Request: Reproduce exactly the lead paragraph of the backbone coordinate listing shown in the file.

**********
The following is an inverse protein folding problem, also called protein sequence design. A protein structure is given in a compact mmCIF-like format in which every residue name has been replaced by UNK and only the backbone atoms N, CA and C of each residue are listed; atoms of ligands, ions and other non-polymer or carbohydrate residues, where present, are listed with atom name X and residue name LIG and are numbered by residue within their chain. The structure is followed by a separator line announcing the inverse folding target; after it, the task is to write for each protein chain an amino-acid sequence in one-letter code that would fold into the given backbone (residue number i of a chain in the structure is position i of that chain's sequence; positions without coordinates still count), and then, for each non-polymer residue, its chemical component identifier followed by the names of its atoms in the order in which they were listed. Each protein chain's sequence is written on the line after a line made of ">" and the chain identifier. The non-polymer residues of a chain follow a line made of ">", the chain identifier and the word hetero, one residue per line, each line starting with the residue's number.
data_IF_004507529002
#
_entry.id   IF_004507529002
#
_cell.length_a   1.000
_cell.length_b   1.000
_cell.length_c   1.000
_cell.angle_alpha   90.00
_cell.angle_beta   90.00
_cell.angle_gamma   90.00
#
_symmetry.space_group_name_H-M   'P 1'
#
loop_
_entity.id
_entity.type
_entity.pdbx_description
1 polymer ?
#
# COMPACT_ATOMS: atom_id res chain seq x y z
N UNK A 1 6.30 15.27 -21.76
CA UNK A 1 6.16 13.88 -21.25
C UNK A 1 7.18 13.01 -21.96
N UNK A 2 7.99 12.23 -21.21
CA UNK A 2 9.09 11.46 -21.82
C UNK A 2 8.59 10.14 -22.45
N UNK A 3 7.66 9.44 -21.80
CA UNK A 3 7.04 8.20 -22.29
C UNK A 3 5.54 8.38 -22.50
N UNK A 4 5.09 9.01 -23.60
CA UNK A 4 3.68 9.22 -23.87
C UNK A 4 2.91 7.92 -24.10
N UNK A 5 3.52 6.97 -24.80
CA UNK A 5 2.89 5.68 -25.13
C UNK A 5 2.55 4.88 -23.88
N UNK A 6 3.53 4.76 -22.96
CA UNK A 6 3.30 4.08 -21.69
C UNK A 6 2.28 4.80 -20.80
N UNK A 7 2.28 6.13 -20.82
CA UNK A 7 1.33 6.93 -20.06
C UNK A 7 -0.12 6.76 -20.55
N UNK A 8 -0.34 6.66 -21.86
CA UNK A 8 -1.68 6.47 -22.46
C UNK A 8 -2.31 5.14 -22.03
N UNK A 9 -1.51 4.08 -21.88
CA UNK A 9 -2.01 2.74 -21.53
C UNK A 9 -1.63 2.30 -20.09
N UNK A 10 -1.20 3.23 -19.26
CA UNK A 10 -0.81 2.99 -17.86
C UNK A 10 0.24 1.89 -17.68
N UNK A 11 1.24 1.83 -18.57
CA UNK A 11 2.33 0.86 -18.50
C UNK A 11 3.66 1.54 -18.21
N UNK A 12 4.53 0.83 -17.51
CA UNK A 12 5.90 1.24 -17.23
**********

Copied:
The following is an inverse protein folding problem, also called protein sequence design. A protein structure is given in a compact mmCIF-like format in which every residue name has been replaced by UNK and only the backbone atoms N, CA and C of each residue are listed; atoms of ligands, ions and other non-polymer or carbohydrate residues, where present, are listed with atom name X and residue name LIG and are numbered by residue within their chain. The structure is followed by a separator line announcing the inverse folding target; after it, the task is to write for each protein chain an amino-acid sequence in one-letter code that would fold into the given backbone (residue number i of a chain in the structure is position i of that chain's sequence; positions without coordinates still count), and then, for each non-polymer residue, its chemical component identifier followed by the names of its atoms in the order in which they were listed. Each protein chain's sequence is written on the line after a line made of ">" and the chain identifier. The non-polymer residues of a chain follow a line made of ">", the chain identifier and the word hetero, one residue per line, each line starting with the residue's number.